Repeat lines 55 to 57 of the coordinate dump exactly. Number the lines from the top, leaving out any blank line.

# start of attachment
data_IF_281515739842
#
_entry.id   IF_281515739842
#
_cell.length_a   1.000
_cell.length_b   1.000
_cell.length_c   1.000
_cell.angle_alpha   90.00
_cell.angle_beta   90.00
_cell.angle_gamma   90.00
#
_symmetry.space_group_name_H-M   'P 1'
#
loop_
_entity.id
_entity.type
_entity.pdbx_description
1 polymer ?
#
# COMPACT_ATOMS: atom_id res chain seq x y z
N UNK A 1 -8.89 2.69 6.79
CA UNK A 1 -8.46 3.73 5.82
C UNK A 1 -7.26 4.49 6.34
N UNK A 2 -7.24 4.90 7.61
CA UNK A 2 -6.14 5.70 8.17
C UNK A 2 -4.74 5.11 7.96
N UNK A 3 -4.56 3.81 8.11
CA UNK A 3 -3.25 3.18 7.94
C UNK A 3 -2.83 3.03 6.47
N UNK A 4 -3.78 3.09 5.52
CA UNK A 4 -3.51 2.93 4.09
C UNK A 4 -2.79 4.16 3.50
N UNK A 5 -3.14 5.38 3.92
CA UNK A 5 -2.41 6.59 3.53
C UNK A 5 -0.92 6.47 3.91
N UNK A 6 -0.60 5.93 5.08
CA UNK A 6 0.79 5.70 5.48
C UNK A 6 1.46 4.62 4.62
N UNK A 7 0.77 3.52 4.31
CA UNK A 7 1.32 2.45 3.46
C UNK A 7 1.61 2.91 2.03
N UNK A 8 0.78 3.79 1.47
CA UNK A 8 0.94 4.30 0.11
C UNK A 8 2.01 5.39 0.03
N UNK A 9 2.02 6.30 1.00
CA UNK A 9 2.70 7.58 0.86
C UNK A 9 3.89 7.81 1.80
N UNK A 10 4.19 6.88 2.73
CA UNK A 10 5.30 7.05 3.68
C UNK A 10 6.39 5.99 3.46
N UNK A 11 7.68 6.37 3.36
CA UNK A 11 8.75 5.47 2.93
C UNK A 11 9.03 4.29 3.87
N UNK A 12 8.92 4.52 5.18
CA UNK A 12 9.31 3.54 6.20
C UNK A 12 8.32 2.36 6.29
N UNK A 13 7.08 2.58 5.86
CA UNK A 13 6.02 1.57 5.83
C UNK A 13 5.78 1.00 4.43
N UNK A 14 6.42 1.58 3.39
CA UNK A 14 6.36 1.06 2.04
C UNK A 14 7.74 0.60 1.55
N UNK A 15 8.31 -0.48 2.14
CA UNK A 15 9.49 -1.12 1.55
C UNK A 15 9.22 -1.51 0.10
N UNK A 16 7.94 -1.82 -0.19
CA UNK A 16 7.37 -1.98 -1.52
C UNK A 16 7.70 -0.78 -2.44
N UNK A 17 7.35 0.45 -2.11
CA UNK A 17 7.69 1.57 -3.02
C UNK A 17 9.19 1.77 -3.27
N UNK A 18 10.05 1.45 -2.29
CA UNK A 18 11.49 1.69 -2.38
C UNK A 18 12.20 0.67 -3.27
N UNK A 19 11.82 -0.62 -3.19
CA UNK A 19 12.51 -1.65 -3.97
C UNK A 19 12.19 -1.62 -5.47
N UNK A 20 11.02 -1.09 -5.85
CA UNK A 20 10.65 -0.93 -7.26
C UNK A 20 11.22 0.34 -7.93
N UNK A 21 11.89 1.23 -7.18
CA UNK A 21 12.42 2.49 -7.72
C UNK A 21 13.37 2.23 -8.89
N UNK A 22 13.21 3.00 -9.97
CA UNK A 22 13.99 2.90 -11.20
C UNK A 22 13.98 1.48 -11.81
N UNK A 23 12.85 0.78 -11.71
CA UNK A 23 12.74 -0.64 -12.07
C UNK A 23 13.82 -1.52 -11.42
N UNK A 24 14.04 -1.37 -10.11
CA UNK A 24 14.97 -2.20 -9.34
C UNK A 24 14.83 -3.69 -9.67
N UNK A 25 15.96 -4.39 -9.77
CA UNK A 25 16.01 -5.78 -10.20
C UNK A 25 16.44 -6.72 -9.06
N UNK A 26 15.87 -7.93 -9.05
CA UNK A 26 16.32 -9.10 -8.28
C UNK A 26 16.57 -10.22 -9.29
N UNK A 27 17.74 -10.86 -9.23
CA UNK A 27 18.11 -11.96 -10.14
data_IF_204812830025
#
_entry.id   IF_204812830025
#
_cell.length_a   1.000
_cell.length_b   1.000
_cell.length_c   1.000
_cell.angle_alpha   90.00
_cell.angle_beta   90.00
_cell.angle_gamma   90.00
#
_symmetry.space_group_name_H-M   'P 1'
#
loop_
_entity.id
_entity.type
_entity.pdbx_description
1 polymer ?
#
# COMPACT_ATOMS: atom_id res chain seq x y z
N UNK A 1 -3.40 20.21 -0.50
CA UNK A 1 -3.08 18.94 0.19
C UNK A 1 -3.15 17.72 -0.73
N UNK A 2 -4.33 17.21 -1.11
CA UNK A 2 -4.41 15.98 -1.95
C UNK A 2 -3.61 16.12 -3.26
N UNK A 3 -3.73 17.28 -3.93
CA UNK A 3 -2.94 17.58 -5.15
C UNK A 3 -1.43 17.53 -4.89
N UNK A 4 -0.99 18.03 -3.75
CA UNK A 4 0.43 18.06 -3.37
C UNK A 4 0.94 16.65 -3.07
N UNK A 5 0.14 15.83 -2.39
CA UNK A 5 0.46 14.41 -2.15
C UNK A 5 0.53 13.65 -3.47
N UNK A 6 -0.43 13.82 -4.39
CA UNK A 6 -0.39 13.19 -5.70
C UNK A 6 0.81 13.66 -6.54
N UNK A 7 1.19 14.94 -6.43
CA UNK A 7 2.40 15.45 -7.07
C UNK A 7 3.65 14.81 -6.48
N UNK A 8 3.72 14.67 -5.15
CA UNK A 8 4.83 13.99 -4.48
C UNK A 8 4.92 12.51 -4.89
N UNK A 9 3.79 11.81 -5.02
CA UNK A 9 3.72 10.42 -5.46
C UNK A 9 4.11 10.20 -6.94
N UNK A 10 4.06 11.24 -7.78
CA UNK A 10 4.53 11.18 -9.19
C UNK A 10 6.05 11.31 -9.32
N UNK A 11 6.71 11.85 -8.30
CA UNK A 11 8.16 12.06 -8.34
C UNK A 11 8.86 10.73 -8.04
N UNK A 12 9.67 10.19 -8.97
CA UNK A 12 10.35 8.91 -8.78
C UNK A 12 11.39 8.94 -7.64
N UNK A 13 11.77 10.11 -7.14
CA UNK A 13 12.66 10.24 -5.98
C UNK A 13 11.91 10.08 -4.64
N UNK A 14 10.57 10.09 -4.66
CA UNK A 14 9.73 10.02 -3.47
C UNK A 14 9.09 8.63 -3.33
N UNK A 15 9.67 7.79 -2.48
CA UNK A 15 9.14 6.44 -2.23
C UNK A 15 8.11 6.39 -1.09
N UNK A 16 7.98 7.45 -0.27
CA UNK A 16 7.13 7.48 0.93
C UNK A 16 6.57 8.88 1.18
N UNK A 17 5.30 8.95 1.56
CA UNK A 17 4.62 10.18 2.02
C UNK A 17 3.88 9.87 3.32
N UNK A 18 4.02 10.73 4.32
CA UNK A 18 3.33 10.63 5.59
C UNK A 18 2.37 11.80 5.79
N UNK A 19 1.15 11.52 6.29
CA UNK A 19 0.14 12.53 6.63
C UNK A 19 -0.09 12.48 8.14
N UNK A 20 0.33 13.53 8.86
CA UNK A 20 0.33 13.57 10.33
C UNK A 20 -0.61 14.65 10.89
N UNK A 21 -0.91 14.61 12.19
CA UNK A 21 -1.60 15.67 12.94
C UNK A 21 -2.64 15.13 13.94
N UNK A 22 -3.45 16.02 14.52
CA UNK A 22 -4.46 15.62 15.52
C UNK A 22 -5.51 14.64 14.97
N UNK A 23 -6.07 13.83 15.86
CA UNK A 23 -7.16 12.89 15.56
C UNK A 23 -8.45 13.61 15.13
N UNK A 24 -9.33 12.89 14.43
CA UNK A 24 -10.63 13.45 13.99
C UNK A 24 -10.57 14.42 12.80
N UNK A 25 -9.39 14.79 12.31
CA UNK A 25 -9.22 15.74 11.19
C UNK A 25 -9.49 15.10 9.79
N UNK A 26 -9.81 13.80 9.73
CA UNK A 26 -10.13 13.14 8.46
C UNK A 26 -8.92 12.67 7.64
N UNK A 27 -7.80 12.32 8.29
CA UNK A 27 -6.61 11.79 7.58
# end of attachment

CA UNK A 12 9.31 3.54 6.20
C UNK A 12 8.32 2.36 6.29
N UNK A 13 7.08 2.58 5.86